By Shmuel Rosner –
There’s a good chance that you’ve already read the report about the political affiliations of American clergy, Jews included. If you have, you were probably not surprised to learn that Jews are, well, Democrats, and that Jewish clergy tilts even more Democratic. “Leaders and congregants of Unitarian and African Methodist Episcopal churches are overwhelmingly Democratic, as are those of Reform and Conservative Jewish synagogues,” explains The Upshot. It is also interesting to see that Conservative clergy is relatively old, while Reform and Orthodox clergy is relatively young, and comforting to see that Jewish clergy, generally speaking, live comfortably. They live in neighborhoods of high-income, well-educated (and white) residents.
That is an interesting study, but hardly the most important you can read about Jews in America this week. The Jewish People Policy Institute (for which I work) released a much more significant study last week, on Raising Jewish Children: Research and Indications for Intervention. This is a study that ought to make anyone who cares about having a Jewish future in America pause. It’s a study that ought to make anyone who refuses to ignore the data that’s put before us at least somewhat anxious.
Prof. Sylvia Barack Fishman, Prof. Steven M. Cohen, and Dr. Shlomo Fischer, are the main authors of this study (I made a small contribution to it, along with Rachel S. Bernstein and Dr. Dov Maimon). And what they found it this: half (50 percent) of non-Haredi American Jews ages 25 to 54 are currently not married; among non-Haredi American Jews age 25-54, just 21 percent are married to Jews, while well over twice as many (50 percent) are not married and 29 percent are intermarried; just under one-third – 31 percent – of non-Haredi American Jews 25-54 are raising children as Jews in some way. That is to say: “a solid majority (perhaps 60 percent) of American non-Haredi Jewish adults will never have the experience of raising children in Judaism.”
The tables presented in this study (I present one of them here, there are many more like these here) are illuminating, sobering. Non-Orthodox Jews in America do not have spouses, and if they do, then the spouses are not Jewish. They also do not have many children, and when they do, they do not raise them Jewishly. Like it or dislike it, criticize it or criticize those who criticize it, believe that it can change or believe that it is a fact Jews must learn to live with – whatever you think, ignoring it would be a mistake. This is a picture of a numerically declining Jewish community. That is, unless you believe that an infusion of non-Jews into the community could keep its numbers up.
Family configurations for all non-Haredi American Jews ages 25-54
Alas, the numbers do not support such a belief. Having a Jewish spouse means a much better chance for a demonstrably Jewish home. In fact, on most questions examined (are you a member of a synagogue, do you have Jewish friends, is being Jewish important, are you attached to Israel…), the hierarchy of intensity is similar: those with a non-Jewish spouse score low, those with no spouse score somewhat higher, but not high, those with a Jewish spouse score high. The authors of this study make it clear (in fact, they could have been even more blunt): “Marriage to Jews and the raising of Jewish-by-religion children are key to the current and future Jewish vitality of American Jewry, as well as to its transmissibility. The family first, and then community and friendships, create the conditions for formal and informal Jewish education to take place.”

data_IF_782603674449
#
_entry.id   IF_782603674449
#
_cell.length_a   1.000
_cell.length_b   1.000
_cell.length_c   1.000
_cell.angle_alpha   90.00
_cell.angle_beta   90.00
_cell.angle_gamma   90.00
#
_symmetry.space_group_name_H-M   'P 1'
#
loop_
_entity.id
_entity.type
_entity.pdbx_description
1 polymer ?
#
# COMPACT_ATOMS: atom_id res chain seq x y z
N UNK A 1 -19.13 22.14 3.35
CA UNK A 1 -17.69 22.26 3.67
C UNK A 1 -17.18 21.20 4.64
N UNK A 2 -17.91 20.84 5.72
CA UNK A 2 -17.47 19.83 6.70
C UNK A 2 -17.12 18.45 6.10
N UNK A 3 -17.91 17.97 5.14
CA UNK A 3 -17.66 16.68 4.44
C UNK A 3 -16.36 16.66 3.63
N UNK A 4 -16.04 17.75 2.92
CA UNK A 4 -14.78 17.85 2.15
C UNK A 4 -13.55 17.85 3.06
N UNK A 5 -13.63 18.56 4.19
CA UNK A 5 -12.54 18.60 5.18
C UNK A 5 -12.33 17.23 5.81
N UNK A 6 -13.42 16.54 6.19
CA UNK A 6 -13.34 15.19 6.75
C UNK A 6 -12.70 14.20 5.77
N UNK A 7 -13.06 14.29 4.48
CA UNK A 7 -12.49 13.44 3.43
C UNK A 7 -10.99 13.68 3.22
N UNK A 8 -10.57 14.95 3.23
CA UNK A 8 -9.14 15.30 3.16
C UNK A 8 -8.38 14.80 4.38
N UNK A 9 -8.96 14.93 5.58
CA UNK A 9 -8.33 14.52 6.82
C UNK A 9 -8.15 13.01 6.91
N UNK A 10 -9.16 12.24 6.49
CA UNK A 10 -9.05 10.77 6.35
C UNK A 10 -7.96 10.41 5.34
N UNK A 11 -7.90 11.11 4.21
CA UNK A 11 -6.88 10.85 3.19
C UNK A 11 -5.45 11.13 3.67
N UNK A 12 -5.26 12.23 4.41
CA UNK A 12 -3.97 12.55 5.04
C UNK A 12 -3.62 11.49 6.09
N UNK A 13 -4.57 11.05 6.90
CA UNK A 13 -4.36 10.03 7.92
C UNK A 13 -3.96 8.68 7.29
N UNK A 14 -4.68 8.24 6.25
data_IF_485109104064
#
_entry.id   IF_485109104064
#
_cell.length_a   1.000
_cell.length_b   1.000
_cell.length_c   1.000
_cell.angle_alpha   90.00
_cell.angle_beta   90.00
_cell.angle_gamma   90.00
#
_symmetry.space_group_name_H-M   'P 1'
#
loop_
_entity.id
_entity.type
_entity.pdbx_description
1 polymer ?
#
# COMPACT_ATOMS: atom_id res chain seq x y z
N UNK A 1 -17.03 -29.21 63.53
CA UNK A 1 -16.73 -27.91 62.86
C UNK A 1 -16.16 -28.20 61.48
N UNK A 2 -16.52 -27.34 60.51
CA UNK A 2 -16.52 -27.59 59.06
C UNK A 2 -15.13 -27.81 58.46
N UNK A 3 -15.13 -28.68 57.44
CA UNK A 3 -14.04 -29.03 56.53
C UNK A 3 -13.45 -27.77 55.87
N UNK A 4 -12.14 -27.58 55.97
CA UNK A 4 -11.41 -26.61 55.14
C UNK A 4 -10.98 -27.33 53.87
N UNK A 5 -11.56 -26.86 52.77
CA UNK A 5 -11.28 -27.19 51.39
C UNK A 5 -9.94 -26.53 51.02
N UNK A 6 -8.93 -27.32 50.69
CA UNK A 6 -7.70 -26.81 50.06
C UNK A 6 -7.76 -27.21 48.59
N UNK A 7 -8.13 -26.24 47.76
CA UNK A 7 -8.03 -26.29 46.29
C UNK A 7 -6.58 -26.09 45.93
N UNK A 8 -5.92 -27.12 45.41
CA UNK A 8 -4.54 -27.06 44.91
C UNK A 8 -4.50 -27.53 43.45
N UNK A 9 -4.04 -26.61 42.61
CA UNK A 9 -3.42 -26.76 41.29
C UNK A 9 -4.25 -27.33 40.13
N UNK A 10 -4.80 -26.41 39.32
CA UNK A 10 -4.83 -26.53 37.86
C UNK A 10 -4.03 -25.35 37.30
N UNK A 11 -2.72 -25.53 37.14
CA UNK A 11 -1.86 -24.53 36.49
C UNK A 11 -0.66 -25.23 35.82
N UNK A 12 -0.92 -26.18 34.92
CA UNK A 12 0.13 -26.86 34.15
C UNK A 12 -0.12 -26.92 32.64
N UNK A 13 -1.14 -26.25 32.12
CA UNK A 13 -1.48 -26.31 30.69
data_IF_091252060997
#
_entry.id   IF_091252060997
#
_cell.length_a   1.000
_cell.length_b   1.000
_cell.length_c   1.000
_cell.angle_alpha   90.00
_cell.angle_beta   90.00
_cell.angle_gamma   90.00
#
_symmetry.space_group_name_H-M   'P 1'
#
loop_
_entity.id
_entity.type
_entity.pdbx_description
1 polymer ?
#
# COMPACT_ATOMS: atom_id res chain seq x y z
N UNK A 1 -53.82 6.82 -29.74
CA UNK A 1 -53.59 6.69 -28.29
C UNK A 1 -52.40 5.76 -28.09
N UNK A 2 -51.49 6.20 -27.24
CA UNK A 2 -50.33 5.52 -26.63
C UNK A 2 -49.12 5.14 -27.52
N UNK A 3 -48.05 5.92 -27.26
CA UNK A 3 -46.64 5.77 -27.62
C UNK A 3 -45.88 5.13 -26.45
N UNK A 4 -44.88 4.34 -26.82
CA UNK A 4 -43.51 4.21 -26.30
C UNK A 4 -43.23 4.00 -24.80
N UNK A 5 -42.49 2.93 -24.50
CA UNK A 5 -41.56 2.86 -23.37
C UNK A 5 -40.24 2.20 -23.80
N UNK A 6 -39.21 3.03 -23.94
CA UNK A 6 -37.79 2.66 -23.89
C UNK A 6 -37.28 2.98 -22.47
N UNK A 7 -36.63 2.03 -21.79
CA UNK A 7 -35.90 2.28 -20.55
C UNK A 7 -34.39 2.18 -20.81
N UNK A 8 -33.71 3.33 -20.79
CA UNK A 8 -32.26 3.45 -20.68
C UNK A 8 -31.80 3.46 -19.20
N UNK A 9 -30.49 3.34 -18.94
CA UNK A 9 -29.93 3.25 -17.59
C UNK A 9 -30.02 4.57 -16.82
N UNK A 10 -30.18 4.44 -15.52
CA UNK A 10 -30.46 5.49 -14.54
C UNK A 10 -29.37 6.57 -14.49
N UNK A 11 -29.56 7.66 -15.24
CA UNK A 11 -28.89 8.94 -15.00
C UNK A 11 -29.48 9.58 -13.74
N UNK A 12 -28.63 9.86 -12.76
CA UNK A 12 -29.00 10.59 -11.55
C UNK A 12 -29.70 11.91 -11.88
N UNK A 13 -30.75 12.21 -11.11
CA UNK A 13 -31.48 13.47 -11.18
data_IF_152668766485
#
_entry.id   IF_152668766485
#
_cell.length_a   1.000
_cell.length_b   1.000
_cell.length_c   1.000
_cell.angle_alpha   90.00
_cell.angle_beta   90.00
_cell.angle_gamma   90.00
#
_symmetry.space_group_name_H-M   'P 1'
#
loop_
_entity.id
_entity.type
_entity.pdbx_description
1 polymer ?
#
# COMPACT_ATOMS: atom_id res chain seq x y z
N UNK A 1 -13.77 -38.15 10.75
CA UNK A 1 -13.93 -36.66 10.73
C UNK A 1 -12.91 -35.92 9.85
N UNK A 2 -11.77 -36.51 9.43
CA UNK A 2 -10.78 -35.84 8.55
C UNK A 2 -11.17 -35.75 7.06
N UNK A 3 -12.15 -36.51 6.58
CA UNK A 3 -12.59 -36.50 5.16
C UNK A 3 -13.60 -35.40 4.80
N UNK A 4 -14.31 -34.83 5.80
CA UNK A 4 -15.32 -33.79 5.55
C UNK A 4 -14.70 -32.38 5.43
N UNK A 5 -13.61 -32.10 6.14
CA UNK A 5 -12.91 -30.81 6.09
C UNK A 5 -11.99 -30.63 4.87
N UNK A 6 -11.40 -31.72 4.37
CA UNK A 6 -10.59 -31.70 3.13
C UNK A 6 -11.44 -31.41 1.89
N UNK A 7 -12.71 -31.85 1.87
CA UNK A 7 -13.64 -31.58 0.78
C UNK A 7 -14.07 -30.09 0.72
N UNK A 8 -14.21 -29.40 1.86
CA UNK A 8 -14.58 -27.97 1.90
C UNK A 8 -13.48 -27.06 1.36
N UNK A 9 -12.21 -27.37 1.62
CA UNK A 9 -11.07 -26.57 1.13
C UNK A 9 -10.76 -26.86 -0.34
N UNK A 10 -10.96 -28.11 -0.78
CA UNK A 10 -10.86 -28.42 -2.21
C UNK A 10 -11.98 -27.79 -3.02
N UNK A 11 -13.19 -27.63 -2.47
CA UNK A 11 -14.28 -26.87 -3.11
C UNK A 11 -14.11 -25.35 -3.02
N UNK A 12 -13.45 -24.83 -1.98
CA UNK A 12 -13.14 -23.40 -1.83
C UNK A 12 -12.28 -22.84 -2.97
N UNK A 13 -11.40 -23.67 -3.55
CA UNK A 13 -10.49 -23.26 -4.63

Of course, there is a chicken and egg situation here. If one does not believe that being Jewish is of much importance, one is less likely to insist on having a Jewish spouse and a Jewish home. If one does not have many Jewish friends, one is also less likely to have a Jewish spouse, and hence less likely to have a Jewish home (even in cases where there is an initial desire to have such a home). If one does not have a spouse at all, one will not have children to which he or she can transmit the tradition. If one marries late, one might be inclined to be less picky about choosing a spouse of a certain tradition.
The bottom line is clear: if non-Orthodox Jews keep doing what they do, and if current trends do not change, the decline – my word, not the authors’ – is all but guaranteed. The authors see a remedy for that in bolstering and emphasizing “the revival of Jewish social capital for Jewishly ‘impoverished’ families through the establishment of new Jewish social circles.” I hope they are right, but for this to work there is a need for Jewish leaders to acknowledge the challenge; there is a need for them to define it as a problem for the Jewish people; there is a need for them to accept this remedy and its implications. Obviously, certain recent political developments have made a bad name for any call for parting with political correctness. But there’s clearly a need for that too.
And of course, this is not, nor should it be, about disparaging Jews who make life choices as they see fit. And it is not, nor should it be, about alienating the non-Jewish partners of Jews. And not about forcing young Jews into marrying partners they dislike. And not about telling Jews what they should do. And not about saying that Jews who decide not to stick with Jewishness are in some fashion lesser people than those who choose to remain Jewish. This is about looking at facts, acknowledging them, learning from them. It is about what we, those who want to see more Jews, and more engaged Jews, can do to improve our chances at having just that.
Source: Jewish Journal